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Tag Archives: football

Contextual Analysis of An Occurrence at Owl Creek Bridge: Robert Enrico vs.  Rod Serling – Offscreen

In November, at the invitation of a good friend of this site, I attended the Knicks-Cavaliers game at Madison Square Garden, my first NBA game in 22 months. Naturally, the Knicks lost in blowout fashion, with Ricky Rubio, of all people, setting a career-high in points with 37.

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Photograph by Joe Robbins/Getty Images

I’m not at all qualified to discuss sports, professional or otherwise. Or, at least, not in the view of the people who believe Colin Kaepernick’s unemployment is anything other than a morally righteous comeuppance, an inevitable reaction to a decorated athlete of color speaking his mind. How dare a person have thoughts beyond their scope of expertise? Can’t he just keep quiet, perform for the fans and accept his sizable paycheck? Why doesn’t he #sticktosports?

Given that thought process, none of us are qualified to form an opinion on, really, anything. Your dentist shouldn’t tell you what he thinks about the Mets’ starting rotation, nor should your accountant divulge his thoughts on Gary Bettman’s perpetual dismantling of professional hockey. Drill the teeth, find the tax breaks, shut up and do your job. Most notably, of course, the current POTUS wouldn’t be anywhere near his position had much of his base applied to him the same logic they – liberally – apply to athletes, given his complete lack of political experience and expertise prior to assuming the role[1].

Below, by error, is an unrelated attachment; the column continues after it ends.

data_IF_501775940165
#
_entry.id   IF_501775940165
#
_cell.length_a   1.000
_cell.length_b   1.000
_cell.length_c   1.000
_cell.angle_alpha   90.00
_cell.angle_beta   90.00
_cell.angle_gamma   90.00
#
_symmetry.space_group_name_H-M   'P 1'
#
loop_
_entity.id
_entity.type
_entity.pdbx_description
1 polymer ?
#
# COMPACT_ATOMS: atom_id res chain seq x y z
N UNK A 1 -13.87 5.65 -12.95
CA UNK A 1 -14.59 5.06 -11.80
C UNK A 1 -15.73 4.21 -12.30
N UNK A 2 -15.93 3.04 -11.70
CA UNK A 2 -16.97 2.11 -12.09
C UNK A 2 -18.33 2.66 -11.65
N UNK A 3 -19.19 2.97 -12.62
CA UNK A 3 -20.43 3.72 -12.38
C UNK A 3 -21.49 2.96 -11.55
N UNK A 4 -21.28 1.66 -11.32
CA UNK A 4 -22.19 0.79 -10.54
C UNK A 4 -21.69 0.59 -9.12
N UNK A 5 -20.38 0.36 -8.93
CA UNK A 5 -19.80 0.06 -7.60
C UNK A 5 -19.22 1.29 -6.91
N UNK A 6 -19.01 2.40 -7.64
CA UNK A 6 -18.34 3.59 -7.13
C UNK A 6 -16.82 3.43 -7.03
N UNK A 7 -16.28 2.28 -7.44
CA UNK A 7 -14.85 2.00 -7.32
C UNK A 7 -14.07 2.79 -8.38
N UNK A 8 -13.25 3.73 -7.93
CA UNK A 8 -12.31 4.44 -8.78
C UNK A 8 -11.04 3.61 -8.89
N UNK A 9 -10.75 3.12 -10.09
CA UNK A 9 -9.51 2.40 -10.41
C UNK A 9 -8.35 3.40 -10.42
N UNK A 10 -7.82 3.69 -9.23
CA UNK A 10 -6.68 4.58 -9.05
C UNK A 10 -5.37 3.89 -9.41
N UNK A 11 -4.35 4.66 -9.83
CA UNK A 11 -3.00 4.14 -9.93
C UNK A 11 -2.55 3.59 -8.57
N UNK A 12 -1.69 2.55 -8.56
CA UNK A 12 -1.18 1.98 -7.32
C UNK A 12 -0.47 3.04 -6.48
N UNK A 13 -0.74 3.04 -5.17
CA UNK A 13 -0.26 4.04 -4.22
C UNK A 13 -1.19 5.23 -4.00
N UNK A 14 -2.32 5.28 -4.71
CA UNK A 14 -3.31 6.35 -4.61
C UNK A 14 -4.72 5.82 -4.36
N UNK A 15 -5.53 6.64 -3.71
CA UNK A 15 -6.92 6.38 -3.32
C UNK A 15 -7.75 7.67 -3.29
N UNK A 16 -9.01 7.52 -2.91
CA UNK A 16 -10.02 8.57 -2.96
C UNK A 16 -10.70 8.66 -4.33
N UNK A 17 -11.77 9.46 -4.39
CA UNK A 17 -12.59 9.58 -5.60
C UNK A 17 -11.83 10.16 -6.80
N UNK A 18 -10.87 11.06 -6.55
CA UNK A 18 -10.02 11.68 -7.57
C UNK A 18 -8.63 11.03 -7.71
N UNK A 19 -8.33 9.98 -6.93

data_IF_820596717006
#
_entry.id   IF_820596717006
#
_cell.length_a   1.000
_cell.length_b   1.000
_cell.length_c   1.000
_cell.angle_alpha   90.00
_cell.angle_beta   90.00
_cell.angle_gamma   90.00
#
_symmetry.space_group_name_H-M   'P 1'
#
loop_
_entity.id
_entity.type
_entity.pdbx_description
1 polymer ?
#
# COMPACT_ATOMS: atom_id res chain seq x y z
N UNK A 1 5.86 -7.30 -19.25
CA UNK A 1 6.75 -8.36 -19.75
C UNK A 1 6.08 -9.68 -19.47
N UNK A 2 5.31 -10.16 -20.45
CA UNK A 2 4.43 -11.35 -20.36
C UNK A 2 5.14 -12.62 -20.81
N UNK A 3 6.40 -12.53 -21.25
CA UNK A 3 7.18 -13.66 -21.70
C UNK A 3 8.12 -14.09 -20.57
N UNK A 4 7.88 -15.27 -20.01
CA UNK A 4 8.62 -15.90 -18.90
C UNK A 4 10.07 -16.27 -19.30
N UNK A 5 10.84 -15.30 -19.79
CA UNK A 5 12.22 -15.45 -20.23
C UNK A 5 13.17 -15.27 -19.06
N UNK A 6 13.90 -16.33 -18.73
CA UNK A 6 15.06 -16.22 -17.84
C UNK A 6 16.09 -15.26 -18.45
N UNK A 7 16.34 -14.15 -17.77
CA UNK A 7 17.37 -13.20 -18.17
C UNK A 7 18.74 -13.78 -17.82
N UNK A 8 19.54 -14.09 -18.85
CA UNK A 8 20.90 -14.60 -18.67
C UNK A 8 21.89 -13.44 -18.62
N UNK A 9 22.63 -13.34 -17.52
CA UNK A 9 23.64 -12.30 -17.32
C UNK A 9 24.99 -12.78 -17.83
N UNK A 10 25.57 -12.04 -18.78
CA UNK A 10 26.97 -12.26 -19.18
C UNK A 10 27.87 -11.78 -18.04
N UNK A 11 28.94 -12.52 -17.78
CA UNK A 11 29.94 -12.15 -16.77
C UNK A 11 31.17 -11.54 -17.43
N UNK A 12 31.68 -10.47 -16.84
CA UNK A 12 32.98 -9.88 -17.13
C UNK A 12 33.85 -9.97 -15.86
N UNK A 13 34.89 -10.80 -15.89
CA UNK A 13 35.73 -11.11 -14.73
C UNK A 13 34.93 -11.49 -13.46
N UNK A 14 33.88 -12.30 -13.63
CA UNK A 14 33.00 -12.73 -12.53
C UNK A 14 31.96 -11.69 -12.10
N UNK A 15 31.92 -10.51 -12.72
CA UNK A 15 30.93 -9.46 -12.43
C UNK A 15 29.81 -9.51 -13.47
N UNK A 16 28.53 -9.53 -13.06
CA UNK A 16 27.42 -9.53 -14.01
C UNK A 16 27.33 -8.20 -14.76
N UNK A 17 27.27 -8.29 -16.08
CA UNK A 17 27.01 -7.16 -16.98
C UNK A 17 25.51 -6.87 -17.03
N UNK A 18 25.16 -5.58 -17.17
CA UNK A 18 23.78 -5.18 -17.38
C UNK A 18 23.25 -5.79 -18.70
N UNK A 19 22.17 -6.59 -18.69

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Image result for atlanta devonta freeman ankle

Regardless of what happens on February 5th, the 2016-17 NFL Playoffs have undeniably been an offensive showcase. Some of this was due to the best defenses in the league (Denver, Baltimore) inexplicably missing the playoffs in favor of a Ryan Tannehill Matt Moore-led Dolphins team[1]. There were also multiple playoff teams with legitimate game changing defensive stars (Earl Thomas, Khalil Mack, and J.J. Watt) who fell prey to injuries. With the road cleared, the NFL’s streaking QBs and star skill position players drove down the field on nearly every possession. Al Michaels surely hopes everyone bet the over.

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Marcio Jose Sanchez/AP

Has anyone else noticed that something seems a little off with professional football, lately? Sure, the NFL is still showing up to work on time, and credit is due, it now even shows up on three days a week instead of just two. Technically, it is still doing its job just fine, and it is definitely not disrupting anyone else’s job either. Hell, it even cracked a smile a few times last week, but… there is just something missing.

This league used to be so passionate about its job. Now it seems to be punching the clock and waiting until the end of the year to really put in the real effort. There is some noticeable sloppiness too: more penalties, a drop in primetime ratings and two ties in one year. That is just not the league everyone has learned to count on for so many years. That’s not the real NFL. Without prying too much, is it time to ask the league some tough questions about its performance?

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Football is back. Can you believe it? Last night, sitting in my favorite bar with two of my favorite people, I got to yell “WIDE LEFT” drunkenly at a muted television screen just before Graham Gano made contact with the football and turned my words into reality and an 0-1 start to the season for the Carolina Panthers.

I felt alive.

And now that football is back, so is the Hypothetical SuperContest. It’s our fourth year here! We’ve had our ups, our downs and probably a few to many references to Jon Gruden. For those that have been here from the jump (Hi Rory! Hi Dad!): thanks so much for supporting my degenerate dreams. For those new to this space, welcome to my gambling nightmare.

Well, it’s not necessarily a nightmare. Not every week at least.

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